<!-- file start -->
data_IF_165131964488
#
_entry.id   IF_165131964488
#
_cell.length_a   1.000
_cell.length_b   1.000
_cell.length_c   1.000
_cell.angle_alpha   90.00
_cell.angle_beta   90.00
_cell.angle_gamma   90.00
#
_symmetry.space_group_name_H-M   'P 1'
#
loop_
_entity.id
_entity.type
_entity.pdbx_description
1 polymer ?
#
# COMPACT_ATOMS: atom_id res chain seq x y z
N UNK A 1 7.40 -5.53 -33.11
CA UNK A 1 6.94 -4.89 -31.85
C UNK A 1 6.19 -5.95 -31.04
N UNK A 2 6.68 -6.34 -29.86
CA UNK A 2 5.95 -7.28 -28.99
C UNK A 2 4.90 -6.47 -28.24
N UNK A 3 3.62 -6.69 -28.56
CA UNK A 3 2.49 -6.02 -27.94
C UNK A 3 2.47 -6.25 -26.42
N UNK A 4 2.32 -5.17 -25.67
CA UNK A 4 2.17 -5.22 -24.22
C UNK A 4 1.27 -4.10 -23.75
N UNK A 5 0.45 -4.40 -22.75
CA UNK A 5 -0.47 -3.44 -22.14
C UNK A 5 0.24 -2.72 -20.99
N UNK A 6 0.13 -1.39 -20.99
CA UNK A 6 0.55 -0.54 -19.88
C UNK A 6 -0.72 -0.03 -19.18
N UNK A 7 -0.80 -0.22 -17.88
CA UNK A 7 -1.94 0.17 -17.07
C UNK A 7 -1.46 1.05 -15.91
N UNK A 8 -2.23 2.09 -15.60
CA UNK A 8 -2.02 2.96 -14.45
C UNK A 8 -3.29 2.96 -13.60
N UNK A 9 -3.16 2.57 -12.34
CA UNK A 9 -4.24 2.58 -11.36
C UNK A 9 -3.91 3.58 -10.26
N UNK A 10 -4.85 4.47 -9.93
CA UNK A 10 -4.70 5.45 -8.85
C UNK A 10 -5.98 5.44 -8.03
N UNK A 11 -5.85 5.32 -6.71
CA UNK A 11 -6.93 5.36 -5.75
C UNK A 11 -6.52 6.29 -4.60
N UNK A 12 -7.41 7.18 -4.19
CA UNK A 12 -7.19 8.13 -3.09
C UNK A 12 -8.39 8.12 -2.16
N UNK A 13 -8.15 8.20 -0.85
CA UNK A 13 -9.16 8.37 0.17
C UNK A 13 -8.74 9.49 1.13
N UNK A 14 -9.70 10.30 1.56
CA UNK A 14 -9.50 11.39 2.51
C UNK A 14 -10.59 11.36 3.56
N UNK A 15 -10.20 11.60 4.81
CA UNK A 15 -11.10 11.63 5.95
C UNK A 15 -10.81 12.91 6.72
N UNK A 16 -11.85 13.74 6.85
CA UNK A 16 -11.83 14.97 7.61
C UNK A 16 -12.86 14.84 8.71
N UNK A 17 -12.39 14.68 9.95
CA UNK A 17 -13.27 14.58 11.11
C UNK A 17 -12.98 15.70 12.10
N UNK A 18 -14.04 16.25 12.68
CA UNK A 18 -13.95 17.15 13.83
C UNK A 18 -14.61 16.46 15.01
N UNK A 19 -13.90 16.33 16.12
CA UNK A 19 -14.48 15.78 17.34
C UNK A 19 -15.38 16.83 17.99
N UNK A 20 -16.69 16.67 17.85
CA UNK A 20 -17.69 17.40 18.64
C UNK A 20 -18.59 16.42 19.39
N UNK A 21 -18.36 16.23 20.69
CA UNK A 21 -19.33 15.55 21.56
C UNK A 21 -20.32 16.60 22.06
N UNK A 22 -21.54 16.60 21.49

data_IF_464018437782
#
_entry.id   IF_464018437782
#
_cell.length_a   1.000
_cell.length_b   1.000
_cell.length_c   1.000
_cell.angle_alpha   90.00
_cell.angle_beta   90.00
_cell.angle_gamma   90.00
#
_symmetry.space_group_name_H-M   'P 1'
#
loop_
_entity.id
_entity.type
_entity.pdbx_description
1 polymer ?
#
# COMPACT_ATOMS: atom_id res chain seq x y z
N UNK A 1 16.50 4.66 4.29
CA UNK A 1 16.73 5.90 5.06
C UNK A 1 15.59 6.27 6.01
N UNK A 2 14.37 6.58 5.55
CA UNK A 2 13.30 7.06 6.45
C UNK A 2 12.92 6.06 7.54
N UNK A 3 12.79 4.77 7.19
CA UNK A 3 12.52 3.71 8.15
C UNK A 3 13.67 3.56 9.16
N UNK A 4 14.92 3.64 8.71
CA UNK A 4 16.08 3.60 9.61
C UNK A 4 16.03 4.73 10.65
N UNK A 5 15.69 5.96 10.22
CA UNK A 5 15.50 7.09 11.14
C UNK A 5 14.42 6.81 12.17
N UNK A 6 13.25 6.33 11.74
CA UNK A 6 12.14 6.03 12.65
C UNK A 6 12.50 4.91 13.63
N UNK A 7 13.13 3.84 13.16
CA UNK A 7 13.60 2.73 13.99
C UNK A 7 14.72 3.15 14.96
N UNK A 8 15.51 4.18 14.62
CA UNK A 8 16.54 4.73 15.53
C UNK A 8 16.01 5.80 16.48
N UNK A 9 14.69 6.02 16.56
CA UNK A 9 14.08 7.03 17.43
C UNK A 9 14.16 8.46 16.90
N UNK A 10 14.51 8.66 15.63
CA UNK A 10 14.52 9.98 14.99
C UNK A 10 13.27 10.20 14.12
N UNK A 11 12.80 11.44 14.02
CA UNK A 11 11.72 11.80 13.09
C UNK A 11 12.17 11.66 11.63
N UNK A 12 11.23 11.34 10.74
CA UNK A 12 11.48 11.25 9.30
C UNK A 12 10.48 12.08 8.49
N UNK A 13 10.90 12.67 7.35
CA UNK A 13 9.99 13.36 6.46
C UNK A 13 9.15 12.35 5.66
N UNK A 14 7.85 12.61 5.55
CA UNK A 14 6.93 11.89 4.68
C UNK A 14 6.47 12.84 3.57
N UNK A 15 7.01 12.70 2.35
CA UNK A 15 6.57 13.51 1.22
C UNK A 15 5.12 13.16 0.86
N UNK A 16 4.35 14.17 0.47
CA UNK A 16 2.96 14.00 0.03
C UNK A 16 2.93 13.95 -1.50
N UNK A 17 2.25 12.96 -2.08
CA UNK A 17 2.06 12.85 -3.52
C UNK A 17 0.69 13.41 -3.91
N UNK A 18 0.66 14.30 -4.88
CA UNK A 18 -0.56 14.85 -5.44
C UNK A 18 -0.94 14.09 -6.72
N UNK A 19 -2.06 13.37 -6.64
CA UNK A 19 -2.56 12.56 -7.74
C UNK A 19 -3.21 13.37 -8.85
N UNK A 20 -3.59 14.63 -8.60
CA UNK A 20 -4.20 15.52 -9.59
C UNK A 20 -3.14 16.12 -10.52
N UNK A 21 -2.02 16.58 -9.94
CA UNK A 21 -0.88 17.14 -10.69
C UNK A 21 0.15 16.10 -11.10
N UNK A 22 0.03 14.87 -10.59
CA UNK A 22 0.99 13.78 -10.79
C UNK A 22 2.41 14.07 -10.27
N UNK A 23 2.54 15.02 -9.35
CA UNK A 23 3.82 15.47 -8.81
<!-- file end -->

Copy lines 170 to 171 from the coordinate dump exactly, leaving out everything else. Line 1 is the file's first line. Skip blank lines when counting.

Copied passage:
C UNK A 22 2.41 14.07 -10.27
N UNK A 23 2.54 15.02 -9.35